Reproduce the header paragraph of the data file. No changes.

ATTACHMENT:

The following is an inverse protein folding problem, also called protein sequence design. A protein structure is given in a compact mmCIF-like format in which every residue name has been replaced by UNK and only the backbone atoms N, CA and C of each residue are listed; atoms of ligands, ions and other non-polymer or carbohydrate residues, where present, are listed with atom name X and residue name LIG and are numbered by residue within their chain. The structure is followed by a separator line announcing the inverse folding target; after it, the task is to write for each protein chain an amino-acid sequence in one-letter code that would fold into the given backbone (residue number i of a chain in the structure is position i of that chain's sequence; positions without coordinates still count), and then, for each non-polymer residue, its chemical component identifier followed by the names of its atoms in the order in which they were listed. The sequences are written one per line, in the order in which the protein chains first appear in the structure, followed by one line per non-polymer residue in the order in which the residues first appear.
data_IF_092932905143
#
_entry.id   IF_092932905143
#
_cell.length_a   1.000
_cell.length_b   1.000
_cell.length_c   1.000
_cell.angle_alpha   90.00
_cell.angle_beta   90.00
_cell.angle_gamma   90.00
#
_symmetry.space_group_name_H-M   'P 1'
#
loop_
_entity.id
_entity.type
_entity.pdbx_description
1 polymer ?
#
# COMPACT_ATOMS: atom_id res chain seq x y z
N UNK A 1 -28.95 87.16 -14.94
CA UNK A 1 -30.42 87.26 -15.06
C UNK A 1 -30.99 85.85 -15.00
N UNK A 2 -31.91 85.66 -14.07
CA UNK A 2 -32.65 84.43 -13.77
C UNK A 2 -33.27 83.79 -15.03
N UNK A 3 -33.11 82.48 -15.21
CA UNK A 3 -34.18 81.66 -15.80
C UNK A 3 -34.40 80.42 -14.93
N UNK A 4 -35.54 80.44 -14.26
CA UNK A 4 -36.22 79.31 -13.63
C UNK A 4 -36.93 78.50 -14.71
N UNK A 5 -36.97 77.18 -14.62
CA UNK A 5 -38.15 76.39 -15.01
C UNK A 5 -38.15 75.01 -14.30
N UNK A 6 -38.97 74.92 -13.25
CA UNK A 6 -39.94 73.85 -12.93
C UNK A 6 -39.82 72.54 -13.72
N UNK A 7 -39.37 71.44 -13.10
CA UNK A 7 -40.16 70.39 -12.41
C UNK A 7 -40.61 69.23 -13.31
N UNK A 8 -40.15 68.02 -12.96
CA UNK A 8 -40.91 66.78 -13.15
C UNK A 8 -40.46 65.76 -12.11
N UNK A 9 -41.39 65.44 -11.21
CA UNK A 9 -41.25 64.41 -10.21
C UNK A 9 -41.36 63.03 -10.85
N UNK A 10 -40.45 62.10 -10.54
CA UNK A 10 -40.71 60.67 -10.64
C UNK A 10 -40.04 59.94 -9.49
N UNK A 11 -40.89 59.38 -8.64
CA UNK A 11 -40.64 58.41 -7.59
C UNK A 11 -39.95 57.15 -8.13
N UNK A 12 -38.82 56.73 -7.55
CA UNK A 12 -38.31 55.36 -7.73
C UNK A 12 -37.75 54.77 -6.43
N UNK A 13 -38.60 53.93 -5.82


The following is an inverse protein folding problem, also called protein sequence design. A protein structure is given in a compact mmCIF-like format in which every residue name has been replaced by UNK and only the backbone atoms N, CA and C of each residue are listed; atoms of ligands, ions and other non-polymer or carbohydrate residues, where present, are listed with atom name X and residue name LIG and are numbered by residue within their chain. The structure is followed by a separator line announcing the inverse folding target; after it, the task is to write for each protein chain an amino-acid sequence in one-letter code that would fold into the given backbone (residue number i of a chain in the structure is position i of that chain's sequence; positions without coordinates still count), and then, for each non-polymer residue, its chemical component identifier followed by the names of its atoms in the order in which they were listed. The sequences are written one per line, in the order in which the protein chains first appear in the structure, followed by one line per non-polymer residue in the order in which the residues first appear.